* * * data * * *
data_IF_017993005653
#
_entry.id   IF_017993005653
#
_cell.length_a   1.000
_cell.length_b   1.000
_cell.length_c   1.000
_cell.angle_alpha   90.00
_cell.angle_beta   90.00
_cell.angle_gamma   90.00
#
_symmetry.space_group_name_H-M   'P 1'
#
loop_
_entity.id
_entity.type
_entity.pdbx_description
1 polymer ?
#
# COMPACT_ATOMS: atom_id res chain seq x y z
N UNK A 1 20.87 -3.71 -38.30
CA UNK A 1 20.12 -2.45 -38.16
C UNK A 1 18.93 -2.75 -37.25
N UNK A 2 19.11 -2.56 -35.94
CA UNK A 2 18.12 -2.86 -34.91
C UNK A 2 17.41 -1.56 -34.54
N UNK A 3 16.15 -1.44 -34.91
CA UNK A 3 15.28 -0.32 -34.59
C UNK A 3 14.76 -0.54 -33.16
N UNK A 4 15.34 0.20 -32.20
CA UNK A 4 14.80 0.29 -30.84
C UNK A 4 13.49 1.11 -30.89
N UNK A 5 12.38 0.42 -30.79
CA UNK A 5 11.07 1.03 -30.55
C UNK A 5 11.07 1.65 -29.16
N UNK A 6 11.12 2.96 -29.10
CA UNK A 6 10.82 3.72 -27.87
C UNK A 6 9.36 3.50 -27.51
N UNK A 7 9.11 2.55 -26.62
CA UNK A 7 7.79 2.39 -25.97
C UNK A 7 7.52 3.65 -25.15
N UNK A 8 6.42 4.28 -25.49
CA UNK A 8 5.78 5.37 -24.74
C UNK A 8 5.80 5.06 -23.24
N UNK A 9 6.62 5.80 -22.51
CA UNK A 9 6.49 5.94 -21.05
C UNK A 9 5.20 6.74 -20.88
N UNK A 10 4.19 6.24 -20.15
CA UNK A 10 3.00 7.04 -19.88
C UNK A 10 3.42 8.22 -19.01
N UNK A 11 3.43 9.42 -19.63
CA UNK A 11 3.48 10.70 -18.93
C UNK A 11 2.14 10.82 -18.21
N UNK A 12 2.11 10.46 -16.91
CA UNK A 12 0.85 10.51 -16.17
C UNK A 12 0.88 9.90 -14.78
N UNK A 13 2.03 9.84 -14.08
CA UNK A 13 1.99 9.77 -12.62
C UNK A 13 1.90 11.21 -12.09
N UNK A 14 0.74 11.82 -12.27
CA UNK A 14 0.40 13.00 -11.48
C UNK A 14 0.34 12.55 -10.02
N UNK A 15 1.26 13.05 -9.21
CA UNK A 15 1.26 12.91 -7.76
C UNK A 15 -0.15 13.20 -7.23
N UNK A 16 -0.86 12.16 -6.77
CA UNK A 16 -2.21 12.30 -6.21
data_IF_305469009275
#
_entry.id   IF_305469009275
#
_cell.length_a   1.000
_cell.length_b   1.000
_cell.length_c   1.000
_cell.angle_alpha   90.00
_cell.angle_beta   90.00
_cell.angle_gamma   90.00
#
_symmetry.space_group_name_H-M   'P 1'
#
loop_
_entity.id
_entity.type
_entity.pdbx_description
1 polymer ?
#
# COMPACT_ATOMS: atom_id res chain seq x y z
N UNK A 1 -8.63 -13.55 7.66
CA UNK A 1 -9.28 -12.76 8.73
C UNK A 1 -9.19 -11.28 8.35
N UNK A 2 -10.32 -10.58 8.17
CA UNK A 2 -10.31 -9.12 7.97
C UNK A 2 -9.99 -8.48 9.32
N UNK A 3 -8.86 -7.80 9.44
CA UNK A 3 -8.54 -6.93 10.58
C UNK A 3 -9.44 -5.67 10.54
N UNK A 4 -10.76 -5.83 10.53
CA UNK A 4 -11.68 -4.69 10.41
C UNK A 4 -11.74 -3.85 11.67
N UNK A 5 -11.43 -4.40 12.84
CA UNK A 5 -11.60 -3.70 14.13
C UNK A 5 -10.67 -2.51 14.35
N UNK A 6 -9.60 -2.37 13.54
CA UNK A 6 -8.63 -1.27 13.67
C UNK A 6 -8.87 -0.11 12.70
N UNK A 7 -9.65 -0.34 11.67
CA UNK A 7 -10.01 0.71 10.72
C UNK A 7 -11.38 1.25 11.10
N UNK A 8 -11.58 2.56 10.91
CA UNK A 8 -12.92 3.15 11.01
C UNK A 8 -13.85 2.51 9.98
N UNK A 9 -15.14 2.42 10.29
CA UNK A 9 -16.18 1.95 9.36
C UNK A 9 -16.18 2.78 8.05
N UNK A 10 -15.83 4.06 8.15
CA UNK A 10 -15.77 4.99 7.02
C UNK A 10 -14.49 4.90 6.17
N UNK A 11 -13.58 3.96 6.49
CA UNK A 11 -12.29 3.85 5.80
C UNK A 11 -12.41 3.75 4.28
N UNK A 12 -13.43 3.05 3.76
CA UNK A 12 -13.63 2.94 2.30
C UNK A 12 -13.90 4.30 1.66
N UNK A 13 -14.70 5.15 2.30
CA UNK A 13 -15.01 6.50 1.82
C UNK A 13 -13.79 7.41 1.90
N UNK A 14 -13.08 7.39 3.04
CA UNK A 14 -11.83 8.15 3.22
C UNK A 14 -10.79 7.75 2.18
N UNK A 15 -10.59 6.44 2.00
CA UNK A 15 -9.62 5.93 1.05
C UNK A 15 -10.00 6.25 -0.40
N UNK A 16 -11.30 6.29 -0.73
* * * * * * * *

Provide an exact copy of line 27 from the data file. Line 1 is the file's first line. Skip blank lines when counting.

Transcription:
N UNK A 3 16.15 -1.44 -34.91